No wedding bells? No diapers? No home ownership? In my experience, this really IS the new normal. Many of those in my network and generational cohort (Generation X/Y) are exploring new limits in their careers, traveling the world and leading a more independent life than in generations past. Owning a home with a white picket fence doesn’t hold the same weight as it did with the Baby Boom generation or the generations before it. And while the economic recession has certainly impacted what was once a staple component of young adulthood, the desire to avoid being tied to long term financial obligations is also a major driver of this trend.
Speaking of avoidance of long term commitments, the U.S. Census Bureau survey shows that since 1970, the median age for marriage has increased by 4.3 years for women and 3.6 years for men. This increase is being attributed to several reasons, such as more women pursuing college education and focusing on career to ensure financial stability. After all, financial stability provides Gillennials the means to live an experience-rich life. What’s more, today’s career decision is more driven by gratification than ever before. The Gillennial, who is likely experiencing growth and opportunity in their line of work during their mid-30’s, strives to ensure their job doesn’t feel like work and their mentality is often to work hard in order to play hard. They are also shaping a new environment for the workplace, including flexible hours, a more laid back dress code and changing the notion that productivity doesn’t always equate to being tied down to a desk.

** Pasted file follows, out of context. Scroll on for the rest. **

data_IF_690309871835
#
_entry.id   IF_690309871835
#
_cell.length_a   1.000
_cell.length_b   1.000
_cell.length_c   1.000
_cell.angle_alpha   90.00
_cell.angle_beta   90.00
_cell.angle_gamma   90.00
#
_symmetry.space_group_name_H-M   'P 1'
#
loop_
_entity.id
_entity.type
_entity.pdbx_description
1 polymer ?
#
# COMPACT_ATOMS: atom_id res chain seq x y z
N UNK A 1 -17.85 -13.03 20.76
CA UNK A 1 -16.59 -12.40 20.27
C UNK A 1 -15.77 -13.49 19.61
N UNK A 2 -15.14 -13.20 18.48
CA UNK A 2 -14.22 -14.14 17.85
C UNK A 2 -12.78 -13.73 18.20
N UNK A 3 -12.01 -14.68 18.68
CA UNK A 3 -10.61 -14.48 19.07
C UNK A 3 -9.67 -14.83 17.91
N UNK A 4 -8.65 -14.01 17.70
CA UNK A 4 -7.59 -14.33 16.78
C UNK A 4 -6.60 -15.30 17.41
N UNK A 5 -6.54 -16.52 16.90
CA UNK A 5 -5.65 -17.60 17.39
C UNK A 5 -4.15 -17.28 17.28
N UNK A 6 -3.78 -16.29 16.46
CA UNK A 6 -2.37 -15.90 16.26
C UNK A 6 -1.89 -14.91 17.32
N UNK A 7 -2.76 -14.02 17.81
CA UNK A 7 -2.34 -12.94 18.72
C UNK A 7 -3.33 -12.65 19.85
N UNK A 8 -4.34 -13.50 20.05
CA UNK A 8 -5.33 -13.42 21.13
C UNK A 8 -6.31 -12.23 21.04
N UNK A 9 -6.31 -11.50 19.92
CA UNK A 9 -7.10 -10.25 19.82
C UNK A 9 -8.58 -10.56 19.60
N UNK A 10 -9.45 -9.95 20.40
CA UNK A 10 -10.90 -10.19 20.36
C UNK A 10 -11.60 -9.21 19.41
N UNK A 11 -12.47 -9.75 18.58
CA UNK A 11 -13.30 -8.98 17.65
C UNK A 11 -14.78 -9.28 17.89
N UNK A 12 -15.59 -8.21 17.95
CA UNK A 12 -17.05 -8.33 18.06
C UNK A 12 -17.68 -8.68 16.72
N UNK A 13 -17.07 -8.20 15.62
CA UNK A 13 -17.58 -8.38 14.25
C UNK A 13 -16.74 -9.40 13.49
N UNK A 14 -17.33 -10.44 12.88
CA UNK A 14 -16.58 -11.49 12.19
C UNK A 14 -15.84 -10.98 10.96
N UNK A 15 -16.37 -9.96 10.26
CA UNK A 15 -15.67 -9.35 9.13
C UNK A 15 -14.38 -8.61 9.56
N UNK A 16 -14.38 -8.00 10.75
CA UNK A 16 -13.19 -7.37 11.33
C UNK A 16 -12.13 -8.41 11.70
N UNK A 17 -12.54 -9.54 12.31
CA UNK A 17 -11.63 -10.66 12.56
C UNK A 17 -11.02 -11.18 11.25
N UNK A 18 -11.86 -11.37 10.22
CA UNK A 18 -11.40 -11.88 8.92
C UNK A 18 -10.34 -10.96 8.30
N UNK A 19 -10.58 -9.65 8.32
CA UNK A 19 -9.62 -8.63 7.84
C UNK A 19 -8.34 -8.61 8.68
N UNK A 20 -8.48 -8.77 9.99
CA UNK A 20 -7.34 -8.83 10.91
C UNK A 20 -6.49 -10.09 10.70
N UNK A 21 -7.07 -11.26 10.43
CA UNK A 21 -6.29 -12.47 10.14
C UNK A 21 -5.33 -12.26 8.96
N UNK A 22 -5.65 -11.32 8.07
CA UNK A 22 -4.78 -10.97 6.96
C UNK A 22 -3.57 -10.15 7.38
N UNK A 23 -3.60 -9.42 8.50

Gen Y accounts for $136 billion of the global travel industry alone. Idris Mootee, author of High Intensity Marketing and 60-Minute Brand Strategist, was quoted in a Travel Market Report that Generation Y’s desire to see the world is strengthening and that social value is shifting from material to experiential. He went on to say “they believe those are the experiences that give them capital, in the sense of investing in experiences that will enrich them. Their Flickr account is their treasure chest. Visits to the little town outside of Budapest and the little village in the Ukraine all become their social capital, in the way a Louis Vuitton bag used to be.”